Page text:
Portmanteau, or suitcase, sentences are long sentences packed with lots of information. They’re called that, says James Kilkpatrick in his now-defunct Charlotte Observer column, “The Writer’s Art,” “for the 16th-century suitcase. It was huge. You could pack everything into a portmanteau. Without pausing for a burp, it could swallow 10 suits, six robes, four pairs of shoes, a month’s worth of underwear and three fifths of Scotch.”
There’s nothing wrong with suitcase sentences per se, as long as they’re grammatically sound. Take a look at this sentence:
Seems the pressure that has been placed on advertising and marketing teams in our industry is that e-mail communications (which, based on every metric I have seen, continues to generate some of the most impressive and trackable return on investment) has been designated as the budget whipping boy.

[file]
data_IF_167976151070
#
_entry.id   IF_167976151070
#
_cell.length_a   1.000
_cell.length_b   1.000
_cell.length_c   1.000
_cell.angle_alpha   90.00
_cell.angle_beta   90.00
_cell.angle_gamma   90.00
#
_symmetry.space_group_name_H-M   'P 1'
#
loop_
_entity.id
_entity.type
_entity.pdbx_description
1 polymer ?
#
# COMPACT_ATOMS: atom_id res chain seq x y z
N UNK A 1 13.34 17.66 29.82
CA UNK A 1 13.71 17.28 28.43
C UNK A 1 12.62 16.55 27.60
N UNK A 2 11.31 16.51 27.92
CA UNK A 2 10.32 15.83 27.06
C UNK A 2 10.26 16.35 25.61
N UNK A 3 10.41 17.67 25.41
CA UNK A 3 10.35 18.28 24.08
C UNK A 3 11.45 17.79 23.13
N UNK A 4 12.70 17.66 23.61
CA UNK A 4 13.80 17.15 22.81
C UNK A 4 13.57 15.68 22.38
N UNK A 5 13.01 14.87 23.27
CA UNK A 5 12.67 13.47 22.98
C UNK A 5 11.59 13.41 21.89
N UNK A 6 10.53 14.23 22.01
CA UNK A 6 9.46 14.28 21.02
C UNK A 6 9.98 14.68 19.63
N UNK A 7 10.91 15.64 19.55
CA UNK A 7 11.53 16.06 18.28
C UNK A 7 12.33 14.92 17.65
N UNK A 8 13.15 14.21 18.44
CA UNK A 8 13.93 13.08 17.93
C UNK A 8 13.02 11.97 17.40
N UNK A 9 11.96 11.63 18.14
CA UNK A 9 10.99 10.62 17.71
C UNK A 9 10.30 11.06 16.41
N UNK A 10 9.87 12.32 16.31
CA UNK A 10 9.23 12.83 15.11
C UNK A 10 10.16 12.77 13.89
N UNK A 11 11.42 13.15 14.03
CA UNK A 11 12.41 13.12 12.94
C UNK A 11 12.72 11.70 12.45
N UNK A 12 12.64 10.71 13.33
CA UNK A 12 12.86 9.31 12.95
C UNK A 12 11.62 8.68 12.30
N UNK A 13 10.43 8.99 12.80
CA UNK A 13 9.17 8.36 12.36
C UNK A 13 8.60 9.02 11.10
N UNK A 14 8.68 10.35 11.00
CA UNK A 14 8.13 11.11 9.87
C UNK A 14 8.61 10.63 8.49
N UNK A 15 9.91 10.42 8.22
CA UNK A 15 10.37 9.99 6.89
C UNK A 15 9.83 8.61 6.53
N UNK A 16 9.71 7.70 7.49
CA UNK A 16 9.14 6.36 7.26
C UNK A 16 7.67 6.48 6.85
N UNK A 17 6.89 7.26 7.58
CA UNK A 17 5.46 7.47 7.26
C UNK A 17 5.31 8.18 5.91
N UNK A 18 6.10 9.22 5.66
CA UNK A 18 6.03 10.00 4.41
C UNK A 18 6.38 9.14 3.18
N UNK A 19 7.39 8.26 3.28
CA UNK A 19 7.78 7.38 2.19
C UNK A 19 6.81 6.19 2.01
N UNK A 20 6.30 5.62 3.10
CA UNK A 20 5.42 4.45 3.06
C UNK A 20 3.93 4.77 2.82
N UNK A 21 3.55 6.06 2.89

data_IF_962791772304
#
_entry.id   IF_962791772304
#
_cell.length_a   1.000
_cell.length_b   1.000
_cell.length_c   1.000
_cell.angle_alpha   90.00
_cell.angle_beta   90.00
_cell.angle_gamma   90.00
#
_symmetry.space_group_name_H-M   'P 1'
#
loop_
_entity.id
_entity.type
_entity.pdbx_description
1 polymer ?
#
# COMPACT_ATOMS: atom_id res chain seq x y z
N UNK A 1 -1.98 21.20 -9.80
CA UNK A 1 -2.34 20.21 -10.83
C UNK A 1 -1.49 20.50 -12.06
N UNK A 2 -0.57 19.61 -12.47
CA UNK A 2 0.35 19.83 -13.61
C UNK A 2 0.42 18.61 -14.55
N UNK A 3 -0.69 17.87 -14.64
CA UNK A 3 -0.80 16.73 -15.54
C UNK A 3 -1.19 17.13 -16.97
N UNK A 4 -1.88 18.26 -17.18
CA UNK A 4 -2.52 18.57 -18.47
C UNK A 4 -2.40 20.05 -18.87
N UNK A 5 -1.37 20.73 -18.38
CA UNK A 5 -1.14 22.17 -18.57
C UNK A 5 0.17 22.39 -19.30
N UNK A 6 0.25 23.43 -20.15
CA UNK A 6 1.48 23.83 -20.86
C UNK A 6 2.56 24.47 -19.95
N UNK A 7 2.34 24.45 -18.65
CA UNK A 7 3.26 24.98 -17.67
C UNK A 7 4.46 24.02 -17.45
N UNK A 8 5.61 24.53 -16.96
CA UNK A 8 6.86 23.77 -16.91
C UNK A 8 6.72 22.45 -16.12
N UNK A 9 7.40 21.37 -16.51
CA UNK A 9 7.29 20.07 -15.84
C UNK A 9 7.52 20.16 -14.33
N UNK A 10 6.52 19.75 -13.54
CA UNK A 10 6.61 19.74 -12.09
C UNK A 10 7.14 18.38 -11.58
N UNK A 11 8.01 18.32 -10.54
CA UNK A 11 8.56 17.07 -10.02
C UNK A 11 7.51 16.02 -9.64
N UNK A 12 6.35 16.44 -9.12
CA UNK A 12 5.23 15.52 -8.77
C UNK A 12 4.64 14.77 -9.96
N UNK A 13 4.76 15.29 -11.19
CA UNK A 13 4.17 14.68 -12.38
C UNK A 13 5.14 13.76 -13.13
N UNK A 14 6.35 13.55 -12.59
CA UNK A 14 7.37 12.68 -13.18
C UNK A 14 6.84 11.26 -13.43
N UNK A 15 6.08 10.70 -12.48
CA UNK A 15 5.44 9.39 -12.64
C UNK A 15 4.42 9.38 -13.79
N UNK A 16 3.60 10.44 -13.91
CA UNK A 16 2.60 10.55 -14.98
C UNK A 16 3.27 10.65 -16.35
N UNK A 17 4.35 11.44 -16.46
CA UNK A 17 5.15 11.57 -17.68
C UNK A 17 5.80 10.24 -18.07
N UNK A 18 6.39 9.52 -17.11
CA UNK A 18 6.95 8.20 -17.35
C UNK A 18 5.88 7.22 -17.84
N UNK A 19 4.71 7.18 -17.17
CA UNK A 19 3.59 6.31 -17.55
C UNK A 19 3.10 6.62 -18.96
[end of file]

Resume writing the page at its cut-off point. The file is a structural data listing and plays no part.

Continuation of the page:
The sentence isn’t ungrammatical. But readers are looking to quickly digest your wisdom. They want you to get to the point quickly. Though they’re understandable, suitcase sentences take more time to comprehend. They slow readers down. You risk your readers getting frustrated and tuning out.
Yet there’s no need to dumb-down content. Readers aren’t unintelligent, just busy. Your best bet is to split the suitcase sentence into two or more sentences. Let’s unpack that sentence above:
Based on every metric I’ve seen, e-mail continues to generate some of the most impressive and trackable ROI. Yet advertising and marketing teams are pressured to make e-mail communications the budget whipping boy.
We’ve regrouped the ideas a bit, trying to preserve the same punch of the whipping boy at the end. We’ve introduced the idea with how valuable e-mail is; it generates impressive ROI. We’ve then put the idea of ad and marketing teams being pressured closer to the rest of the thought (e-mail comm being a whipping boy) We’ve ended it with the punch: that despite being valuable, e-mail comm is a whipping boy.
Next time you notice a suitcase lurking in your writing, stop to consider whether it should be unpacked.
Need more help unpacking your suitcase and other writing challenges? E-mail me or post a comment below!